Walnuts are rich in vitamin B, vitamin E, fiber, magnesium, iron, and mineral salts. They are also high in calories, so limit them to no more than 42 grams a day. Even walnut leaves are a natural remedy, often used in tea to help prevent atherosclerosis, goiter, and skin problems such as eczema.

Nettle

Nettle is also a gift from nature that appears in the spring. If you pick it yourself, make sure to wear gloves, because nettle is not a friendly plant; it “bites.” My grandmother used to say that if you pick up nettle with your bare hands, it’ll prevent you from getting arthritis, but I never tried this. You don’t have to go and look for it in fields, though, because you can buy dried nettle online or in your local farmer’s market. You can drink it as a tea or add it to soup. I like to add fresh nettle to cream soup.

Recipes

Honey-walnut elixir

Combining walnuts with honey creates an elixir that boosts the immune system, and fights colds, exhaustion, and anemia. The elixir is suitable for children, because it naturally increases the body’s defenses.

You’ll need medium-sized jar, about 24 oz. like the ones used to make jam. Cut a handful of nuts into small pieces. Then peel a medium-sized lemon and cut the fruit into small pieces. Add the nuts and lemon to a half jar of natural honey. Stir the mixture well.

Take 2 or 3 tablespoons once a day.

Tip: Don’t throw away a used lemon after the juice has been squeezed out. You can use it to clean your cutting boards. If you add a little baking soda inside the peel, you can use it to clean pots. It works like magic. I even like to massage my hands with lemon peels and yogurt. It makes them soft and cleans the germs naturally.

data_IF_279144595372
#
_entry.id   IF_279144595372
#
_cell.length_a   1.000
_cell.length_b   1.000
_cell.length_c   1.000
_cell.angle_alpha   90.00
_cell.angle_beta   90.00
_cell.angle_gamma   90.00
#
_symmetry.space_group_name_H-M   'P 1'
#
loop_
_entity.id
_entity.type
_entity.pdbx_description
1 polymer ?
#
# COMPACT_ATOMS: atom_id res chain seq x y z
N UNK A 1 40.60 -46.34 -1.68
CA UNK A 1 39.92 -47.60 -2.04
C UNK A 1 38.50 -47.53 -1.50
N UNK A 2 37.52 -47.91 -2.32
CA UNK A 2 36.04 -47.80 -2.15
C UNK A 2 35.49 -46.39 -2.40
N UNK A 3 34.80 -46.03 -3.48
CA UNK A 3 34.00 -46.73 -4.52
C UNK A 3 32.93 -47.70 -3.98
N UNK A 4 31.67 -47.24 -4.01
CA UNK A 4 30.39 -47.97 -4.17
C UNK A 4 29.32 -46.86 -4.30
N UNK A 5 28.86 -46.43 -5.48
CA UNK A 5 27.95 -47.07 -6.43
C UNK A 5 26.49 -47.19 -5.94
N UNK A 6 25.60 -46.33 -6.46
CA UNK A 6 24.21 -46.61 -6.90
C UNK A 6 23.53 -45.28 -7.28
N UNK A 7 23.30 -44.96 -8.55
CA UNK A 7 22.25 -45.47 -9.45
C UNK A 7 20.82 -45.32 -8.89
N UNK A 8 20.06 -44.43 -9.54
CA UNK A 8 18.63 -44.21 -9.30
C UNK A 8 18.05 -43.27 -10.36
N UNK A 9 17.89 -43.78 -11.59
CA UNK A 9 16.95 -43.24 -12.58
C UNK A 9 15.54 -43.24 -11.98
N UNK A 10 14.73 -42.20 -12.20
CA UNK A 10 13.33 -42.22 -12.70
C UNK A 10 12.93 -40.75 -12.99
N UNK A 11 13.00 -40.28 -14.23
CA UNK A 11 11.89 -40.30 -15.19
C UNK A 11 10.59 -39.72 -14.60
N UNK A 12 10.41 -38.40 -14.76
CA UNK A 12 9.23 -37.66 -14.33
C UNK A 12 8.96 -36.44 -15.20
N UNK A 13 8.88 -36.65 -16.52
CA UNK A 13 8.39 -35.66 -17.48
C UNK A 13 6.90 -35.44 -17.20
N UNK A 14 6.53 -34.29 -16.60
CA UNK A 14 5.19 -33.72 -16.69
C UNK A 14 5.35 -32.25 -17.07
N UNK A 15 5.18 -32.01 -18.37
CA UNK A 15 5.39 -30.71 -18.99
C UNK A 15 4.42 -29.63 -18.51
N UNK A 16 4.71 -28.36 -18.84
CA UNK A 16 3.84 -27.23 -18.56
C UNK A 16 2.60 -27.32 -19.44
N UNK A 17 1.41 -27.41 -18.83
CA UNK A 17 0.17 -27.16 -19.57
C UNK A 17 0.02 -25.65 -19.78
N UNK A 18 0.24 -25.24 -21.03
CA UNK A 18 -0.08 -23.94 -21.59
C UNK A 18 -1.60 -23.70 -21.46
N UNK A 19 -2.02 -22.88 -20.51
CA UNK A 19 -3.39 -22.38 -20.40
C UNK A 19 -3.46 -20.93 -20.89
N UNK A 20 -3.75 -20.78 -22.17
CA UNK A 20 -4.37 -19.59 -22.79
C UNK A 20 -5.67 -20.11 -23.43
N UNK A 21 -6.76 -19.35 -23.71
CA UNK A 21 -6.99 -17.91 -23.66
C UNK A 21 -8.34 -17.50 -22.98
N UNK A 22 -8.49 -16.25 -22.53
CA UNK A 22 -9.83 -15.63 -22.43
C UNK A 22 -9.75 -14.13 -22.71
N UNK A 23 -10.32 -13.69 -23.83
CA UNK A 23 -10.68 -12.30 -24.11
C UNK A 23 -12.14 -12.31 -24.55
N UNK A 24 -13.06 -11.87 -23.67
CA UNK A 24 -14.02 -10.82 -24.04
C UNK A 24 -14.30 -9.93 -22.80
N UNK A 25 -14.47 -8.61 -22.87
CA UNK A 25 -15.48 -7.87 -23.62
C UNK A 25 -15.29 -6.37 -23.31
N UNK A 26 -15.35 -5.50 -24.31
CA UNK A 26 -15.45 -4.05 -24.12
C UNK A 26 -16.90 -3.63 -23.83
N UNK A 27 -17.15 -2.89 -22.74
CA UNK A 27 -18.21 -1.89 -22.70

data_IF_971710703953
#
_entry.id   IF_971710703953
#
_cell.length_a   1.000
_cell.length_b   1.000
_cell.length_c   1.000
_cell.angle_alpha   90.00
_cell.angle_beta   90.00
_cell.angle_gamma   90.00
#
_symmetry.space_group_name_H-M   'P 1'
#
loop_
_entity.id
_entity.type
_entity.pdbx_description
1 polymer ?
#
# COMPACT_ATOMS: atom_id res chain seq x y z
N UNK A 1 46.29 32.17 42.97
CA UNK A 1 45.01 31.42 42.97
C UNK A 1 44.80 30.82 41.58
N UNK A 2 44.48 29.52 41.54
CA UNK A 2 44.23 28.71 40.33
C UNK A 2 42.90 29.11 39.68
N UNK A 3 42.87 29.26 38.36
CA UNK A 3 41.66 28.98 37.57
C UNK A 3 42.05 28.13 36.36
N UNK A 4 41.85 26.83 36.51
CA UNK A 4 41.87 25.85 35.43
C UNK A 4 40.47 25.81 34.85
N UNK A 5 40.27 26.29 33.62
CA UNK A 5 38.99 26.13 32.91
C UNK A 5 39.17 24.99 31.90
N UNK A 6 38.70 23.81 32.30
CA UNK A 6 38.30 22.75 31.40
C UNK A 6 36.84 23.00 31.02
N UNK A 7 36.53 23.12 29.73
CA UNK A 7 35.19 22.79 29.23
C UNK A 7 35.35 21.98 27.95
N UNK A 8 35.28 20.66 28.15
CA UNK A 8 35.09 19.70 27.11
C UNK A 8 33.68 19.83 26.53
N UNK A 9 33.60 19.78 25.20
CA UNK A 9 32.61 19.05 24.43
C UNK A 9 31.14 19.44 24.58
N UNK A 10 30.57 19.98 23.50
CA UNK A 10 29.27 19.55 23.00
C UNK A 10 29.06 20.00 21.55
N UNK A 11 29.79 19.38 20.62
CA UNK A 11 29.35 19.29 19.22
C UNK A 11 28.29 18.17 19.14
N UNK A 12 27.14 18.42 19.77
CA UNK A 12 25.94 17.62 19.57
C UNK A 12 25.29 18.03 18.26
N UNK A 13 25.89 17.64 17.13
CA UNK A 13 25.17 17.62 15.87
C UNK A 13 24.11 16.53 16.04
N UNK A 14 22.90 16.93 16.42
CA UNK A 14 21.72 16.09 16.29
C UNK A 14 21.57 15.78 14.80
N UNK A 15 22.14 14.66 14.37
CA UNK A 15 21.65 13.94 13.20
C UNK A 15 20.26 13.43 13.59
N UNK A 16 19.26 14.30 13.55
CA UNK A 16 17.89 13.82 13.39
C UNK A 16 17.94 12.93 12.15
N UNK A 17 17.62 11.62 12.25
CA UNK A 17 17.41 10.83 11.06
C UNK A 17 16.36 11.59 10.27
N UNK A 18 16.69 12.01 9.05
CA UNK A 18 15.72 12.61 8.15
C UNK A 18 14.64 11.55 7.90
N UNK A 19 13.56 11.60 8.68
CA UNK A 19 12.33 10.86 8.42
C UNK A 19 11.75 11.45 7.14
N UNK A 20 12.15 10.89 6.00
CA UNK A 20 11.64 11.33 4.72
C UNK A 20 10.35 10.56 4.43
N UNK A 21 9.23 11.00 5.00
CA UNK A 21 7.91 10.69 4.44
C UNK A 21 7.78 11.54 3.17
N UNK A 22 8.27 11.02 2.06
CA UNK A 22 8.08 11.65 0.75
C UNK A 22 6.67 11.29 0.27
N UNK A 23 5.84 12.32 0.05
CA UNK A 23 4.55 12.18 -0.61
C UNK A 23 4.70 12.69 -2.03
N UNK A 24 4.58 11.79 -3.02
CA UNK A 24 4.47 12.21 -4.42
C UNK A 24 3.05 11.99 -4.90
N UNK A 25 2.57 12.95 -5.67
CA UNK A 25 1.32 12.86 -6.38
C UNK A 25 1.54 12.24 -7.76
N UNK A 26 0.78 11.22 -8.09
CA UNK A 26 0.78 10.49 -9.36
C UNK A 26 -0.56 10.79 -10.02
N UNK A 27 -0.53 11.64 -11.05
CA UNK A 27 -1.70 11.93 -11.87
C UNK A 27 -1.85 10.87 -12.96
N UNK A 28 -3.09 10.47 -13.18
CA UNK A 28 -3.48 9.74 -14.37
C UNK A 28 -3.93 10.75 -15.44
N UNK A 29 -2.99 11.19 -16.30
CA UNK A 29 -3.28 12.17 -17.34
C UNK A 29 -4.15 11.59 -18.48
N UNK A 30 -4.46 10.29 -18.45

Dessert

Here is one of my favorite desserts using yogurt, walnuts, and honey. If you don’t like walnuts you can omit them.

400 g yogurt

4 Tablespoons honey

50 g walnuts (or other nuts)

Divide yogurt into individual bowls, one per person. Pour honey over it. Sprinkle with the chopped nuts.

Tip: You can bake the nuts for about 5 minutes in a preheated 220 degrees C (about 430 F) oven and then crush them and sprinkle them with milk. The dessert works well if you replace plain yogurt with strained yogurt. It’s best to look at the label and make sure it has Lactobacillus bulgaricus bacteria in it. You can substitute honey with liquid chocolate or your favorite sweet.

Be Kind to Our Friend, the Bee

In the continuing series of posts about Mom’s Favorite Reads authors, today I’d like to introduce you to Sylva Fae, renowned children’s book author.

Sylva Fae

Beautiful lady, and she looks sweet, doesn’t she? She is all that, plus a feisty woman who has a tenderness for those innocents we share this world with. This includes the fae and other beings you may or may not believe in.

(You can find her full bio at the end of this post. Also make sure to visit Sylva on each step of her blog tour this week. Click this link to find out who’s hosting her. )

One of those critters Sylva has written about is the bee. You’ll want to pick up her book, Bea & Bee if you haven’t already done so. She gives you tips on how to treat these wonderful insects.

Bea & Bee

You’ll want to take care of them. Read the excerpt below to find out why.

Did you know…?